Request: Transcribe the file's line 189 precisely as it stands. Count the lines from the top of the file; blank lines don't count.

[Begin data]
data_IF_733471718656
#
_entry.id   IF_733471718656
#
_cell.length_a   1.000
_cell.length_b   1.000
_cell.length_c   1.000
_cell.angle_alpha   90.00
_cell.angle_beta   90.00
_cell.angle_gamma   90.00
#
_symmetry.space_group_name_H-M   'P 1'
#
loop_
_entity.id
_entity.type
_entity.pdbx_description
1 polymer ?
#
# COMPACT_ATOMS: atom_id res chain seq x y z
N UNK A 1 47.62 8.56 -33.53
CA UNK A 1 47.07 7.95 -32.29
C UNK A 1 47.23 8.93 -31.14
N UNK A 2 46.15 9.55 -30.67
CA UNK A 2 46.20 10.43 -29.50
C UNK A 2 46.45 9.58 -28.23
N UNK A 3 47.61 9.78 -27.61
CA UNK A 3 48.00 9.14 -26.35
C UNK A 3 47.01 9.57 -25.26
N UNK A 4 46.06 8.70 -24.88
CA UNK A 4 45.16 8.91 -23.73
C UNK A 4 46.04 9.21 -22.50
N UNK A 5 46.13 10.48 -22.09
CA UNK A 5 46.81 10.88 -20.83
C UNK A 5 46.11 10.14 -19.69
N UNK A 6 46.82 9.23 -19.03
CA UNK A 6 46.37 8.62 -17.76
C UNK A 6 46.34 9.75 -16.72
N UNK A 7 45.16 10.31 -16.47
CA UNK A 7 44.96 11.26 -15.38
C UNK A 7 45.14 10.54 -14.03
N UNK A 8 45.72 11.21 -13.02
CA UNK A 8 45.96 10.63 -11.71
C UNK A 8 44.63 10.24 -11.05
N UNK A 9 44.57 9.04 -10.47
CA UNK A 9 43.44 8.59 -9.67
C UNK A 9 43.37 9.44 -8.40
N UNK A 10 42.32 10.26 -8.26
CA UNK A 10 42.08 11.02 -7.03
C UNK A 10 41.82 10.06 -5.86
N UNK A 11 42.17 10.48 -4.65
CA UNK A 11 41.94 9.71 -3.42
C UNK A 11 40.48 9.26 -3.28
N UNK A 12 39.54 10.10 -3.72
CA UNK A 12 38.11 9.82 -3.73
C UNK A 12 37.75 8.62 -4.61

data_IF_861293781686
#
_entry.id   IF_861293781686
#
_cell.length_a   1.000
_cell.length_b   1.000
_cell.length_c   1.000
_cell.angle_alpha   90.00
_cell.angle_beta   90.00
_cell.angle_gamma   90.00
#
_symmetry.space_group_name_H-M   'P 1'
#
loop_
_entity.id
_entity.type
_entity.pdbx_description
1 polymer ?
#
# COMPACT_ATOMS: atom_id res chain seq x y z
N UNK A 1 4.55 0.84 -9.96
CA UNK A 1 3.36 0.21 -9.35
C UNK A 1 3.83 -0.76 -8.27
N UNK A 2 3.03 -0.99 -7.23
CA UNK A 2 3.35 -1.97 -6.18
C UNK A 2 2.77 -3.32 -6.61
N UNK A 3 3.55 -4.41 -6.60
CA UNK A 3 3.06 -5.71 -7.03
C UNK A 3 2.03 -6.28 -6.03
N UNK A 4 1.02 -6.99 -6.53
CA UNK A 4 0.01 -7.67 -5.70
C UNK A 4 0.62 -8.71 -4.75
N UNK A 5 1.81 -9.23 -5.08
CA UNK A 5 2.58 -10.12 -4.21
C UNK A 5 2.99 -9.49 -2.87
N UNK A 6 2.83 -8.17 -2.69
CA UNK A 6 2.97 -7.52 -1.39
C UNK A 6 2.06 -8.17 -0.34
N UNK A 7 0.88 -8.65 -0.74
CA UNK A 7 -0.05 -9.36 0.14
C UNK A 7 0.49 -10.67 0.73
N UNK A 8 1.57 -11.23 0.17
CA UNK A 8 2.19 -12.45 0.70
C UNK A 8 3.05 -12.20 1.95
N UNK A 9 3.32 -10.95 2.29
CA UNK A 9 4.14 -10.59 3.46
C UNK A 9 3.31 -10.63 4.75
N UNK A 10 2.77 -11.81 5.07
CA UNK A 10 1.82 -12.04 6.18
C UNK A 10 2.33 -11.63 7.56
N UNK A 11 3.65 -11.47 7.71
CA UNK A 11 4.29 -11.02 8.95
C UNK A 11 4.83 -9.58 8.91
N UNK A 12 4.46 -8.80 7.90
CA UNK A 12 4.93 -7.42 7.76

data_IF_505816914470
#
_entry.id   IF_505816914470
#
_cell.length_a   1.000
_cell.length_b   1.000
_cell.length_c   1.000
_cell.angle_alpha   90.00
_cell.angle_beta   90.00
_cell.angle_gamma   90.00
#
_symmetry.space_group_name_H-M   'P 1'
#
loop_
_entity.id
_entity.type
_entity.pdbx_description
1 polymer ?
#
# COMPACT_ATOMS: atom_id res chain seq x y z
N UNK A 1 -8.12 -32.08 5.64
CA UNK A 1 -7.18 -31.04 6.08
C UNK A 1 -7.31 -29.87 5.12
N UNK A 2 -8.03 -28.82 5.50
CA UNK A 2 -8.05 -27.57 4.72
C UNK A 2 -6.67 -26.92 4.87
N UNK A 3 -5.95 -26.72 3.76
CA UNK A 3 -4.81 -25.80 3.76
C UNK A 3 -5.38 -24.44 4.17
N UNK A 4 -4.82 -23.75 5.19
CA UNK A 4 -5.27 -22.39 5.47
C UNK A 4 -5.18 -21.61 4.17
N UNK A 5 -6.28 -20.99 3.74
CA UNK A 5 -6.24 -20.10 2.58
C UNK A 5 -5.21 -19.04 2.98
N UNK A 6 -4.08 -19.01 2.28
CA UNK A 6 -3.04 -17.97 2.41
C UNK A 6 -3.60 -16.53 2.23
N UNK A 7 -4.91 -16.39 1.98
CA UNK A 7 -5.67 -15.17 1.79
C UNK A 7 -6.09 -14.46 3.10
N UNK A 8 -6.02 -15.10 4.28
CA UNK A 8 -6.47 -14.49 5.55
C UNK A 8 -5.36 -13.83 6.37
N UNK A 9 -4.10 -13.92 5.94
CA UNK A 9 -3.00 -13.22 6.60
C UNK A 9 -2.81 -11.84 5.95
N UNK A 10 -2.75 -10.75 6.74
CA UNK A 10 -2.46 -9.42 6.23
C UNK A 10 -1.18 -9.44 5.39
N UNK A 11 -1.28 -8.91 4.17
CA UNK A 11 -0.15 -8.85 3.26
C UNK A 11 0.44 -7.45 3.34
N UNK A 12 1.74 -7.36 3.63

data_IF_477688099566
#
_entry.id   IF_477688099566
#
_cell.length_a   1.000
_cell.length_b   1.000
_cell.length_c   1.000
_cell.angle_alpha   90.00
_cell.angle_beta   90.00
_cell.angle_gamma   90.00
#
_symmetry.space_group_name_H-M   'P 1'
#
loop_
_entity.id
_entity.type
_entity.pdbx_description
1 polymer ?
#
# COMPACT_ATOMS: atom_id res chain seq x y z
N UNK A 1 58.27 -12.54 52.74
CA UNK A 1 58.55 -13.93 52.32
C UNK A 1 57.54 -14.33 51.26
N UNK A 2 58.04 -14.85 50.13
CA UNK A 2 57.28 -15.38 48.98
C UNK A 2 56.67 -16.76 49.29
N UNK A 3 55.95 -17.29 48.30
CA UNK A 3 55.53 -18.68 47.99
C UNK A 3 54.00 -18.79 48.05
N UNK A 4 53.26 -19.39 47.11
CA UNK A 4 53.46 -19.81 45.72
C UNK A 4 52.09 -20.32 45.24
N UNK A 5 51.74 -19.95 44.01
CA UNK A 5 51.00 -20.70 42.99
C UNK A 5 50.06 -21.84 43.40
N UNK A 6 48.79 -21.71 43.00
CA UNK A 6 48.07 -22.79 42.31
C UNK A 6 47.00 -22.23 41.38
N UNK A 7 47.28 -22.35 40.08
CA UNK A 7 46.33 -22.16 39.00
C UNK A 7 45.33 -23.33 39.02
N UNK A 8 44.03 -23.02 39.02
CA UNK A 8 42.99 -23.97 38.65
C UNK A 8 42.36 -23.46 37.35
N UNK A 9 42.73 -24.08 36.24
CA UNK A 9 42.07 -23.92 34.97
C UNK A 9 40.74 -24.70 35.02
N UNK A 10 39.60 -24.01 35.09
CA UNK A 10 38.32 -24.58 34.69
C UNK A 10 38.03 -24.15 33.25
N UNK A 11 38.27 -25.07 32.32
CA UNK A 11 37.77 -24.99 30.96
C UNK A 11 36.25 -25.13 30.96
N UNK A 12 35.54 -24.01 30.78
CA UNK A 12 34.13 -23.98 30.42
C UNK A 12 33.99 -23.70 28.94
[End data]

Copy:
N UNK A 2 58.04 -14.85 50.13